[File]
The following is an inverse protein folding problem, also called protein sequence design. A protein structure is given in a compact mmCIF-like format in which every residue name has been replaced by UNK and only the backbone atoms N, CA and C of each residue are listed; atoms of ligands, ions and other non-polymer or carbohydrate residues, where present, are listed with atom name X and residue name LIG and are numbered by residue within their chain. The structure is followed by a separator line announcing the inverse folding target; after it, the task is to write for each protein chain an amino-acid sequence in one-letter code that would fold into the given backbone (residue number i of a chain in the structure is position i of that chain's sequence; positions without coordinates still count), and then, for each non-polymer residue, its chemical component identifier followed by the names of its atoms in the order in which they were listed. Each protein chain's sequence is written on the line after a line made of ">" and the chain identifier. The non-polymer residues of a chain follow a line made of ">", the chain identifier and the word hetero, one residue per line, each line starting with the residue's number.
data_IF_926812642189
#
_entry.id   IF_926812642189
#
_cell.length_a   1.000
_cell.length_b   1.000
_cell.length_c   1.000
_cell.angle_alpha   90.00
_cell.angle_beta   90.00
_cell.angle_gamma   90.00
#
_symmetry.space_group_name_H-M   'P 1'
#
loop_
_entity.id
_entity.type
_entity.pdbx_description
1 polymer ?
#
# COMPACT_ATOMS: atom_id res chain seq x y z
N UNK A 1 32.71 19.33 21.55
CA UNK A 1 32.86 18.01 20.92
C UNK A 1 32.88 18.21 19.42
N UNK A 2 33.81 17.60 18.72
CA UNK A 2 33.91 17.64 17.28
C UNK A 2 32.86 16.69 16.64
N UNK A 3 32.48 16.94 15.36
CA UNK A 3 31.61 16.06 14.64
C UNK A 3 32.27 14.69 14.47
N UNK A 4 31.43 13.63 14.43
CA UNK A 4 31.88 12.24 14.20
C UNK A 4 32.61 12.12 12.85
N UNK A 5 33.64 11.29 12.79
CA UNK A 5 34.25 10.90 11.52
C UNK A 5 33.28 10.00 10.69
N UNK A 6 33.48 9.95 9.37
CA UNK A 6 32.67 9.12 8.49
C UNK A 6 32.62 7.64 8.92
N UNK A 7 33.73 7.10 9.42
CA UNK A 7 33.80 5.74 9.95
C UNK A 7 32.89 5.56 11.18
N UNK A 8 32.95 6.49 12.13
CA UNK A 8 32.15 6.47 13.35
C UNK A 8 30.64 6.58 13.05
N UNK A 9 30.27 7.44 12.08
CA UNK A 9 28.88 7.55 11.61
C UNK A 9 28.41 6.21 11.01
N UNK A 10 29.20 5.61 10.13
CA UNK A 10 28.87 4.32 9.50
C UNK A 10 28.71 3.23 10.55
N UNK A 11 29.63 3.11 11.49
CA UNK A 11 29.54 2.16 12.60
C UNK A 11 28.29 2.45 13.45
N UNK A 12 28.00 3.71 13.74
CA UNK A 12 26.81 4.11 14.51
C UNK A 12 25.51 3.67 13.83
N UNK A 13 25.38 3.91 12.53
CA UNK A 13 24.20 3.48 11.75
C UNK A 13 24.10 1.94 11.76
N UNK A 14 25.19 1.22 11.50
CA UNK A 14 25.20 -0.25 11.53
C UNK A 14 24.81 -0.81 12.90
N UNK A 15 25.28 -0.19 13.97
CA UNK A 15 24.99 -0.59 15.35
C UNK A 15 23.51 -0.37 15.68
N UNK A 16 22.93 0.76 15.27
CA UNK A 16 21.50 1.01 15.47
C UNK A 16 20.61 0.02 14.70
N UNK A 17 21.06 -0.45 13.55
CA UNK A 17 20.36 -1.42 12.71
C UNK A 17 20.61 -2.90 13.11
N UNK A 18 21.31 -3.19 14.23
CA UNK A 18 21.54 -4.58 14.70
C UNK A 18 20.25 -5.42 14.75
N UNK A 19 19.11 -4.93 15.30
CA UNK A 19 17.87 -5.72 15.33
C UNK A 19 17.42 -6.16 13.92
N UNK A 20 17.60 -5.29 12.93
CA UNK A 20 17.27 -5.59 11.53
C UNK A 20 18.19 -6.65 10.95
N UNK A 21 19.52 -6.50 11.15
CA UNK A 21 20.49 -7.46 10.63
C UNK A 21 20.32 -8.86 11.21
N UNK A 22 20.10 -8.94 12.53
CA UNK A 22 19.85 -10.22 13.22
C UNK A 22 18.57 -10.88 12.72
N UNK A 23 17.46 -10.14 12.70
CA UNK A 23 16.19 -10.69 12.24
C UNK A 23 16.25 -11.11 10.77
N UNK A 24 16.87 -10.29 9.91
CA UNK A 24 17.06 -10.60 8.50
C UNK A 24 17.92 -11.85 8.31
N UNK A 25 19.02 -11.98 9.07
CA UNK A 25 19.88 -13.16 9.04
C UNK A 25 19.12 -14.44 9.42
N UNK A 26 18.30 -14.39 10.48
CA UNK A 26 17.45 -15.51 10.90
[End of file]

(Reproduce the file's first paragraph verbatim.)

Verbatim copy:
The following is an inverse protein folding problem, also called protein sequence design. A protein structure is given in a compact mmCIF-like format in which every residue name has been replaced by UNK and only the backbone atoms N, CA and C of each residue are listed; atoms of ligands, ions and other non-polymer or carbohydrate residues, where present, are listed with atom name X and residue name LIG and are numbered by residue within their chain. The structure is followed by a separator line announcing the inverse folding target; after it, the task is to write for each protein chain an amino-acid sequence in one-letter code that would fold into the given backbone (residue number i of a chain in the structure is position i of that chain's sequence; positions without coordinates still count), and then, for each non-polymer residue, its chemical component identifier followed by the names of its atoms in the order in which they were listed. Each protein chain's sequence is written on the line after a line made of ">" and the chain identifier. The non-polymer residues of a chain follow a line made of ">", the chain identifier and the word hetero, one residue per line, each line starting with the residue's number.